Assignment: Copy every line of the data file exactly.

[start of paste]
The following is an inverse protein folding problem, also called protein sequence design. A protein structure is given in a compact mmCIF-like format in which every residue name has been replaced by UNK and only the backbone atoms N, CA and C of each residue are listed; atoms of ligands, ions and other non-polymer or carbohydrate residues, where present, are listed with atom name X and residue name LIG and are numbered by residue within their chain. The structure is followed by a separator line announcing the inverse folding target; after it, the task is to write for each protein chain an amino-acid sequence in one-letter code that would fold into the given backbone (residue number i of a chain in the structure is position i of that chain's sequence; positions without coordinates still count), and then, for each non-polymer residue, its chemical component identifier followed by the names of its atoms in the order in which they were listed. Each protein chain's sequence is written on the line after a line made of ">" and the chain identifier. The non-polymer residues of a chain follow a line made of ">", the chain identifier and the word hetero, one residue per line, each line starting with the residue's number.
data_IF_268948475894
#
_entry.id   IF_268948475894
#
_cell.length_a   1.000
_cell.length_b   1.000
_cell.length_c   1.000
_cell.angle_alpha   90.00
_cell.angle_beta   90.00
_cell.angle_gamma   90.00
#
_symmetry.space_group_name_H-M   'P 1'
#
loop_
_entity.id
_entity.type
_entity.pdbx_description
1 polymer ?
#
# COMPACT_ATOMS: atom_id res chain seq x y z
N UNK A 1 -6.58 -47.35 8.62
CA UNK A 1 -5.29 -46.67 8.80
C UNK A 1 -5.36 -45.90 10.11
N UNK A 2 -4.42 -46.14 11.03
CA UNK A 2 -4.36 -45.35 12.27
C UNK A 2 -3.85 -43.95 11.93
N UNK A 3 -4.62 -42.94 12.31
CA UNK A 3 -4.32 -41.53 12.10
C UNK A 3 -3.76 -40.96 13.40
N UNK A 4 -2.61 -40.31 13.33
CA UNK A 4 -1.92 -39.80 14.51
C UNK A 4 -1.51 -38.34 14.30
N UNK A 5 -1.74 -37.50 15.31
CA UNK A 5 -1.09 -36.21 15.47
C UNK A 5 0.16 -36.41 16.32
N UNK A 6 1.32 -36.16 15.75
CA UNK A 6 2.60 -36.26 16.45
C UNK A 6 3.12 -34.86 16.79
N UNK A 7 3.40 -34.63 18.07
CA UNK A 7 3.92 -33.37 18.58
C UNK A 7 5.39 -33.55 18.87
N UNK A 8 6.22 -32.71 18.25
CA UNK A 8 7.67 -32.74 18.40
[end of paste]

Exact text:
The following is an inverse protein folding problem, also called protein sequence design. A protein structure is given in a compact mmCIF-like format in which every residue name has been replaced by UNK and only the backbone atoms N, CA and C of each residue are listed; atoms of ligands, ions and other non-polymer or carbohydrate residues, where present, are listed with atom name X and residue name LIG and are numbered by residue within their chain. The structure is followed by a separator line announcing the inverse folding target; after it, the task is to write for each protein chain an amino-acid sequence in one-letter code that would fold into the given backbone (residue number i of a chain in the structure is position i of that chain's sequence; positions without coordinates still count), and then, for each non-polymer residue, its chemical component identifier followed by the names of its atoms in the order in which they were listed. Each protein chain's sequence is written on the line after a line made of ">" and the chain identifier. The non-polymer residues of a chain follow a line made of ">", the chain identifier and the word hetero, one residue per line, each line starting with the residue's number.
data_IF_268948475894
#
_entry.id   IF_268948475894
#
_cell.length_a   1.000
_cell.length_b   1.000
_cell.length_c   1.000
_cell.angle_alpha   90.00
_cell.angle_beta   90.00
_cell.angle_gamma   90.00
#
_symmetry.space_group_name_H-M   'P 1'
#
loop_
_entity.id
_entity.type
_entity.pdbx_description
1 polymer ?
#
# COMPACT_ATOMS: atom_id res chain seq x y z
N UNK A 1 -6.58 -47.35 8.62
CA UNK A 1 -5.29 -46.67 8.80
C UNK A 1 -5.36 -45.90 10.11
N UNK A 2 -4.42 -46.14 11.03
CA UNK A 2 -4.36 -45.35 12.27
C UNK A 2 -3.85 -43.95 11.93
N UNK A 3 -4.62 -42.94 12.31
CA UNK A 3 -4.32 -41.53 12.10
C UNK A 3 -3.76 -40.96 13.40
N UNK A 4 -2.61 -40.31 13.33
CA UNK A 4 -1.92 -39.80 14.51
C UNK A 4 -1.51 -38.34 14.30
N UNK A 5 -1.74 -37.50 15.31
CA UNK A 5 -1.09 -36.21 15.47
C UNK A 5 0.16 -36.41 16.32
N UNK A 6 1.32 -36.16 15.75
CA UNK A 6 2.60 -36.26 16.45
C UNK A 6 3.12 -34.86 16.79
N UNK A 7 3.40 -34.63 18.07
CA UNK A 7 3.92 -33.37 18.58
C UNK A 7 5.39 -33.55 18.87
N UNK A 8 6.22 -32.71 18.25
CA UNK A 8 7.67 -32.74 18.40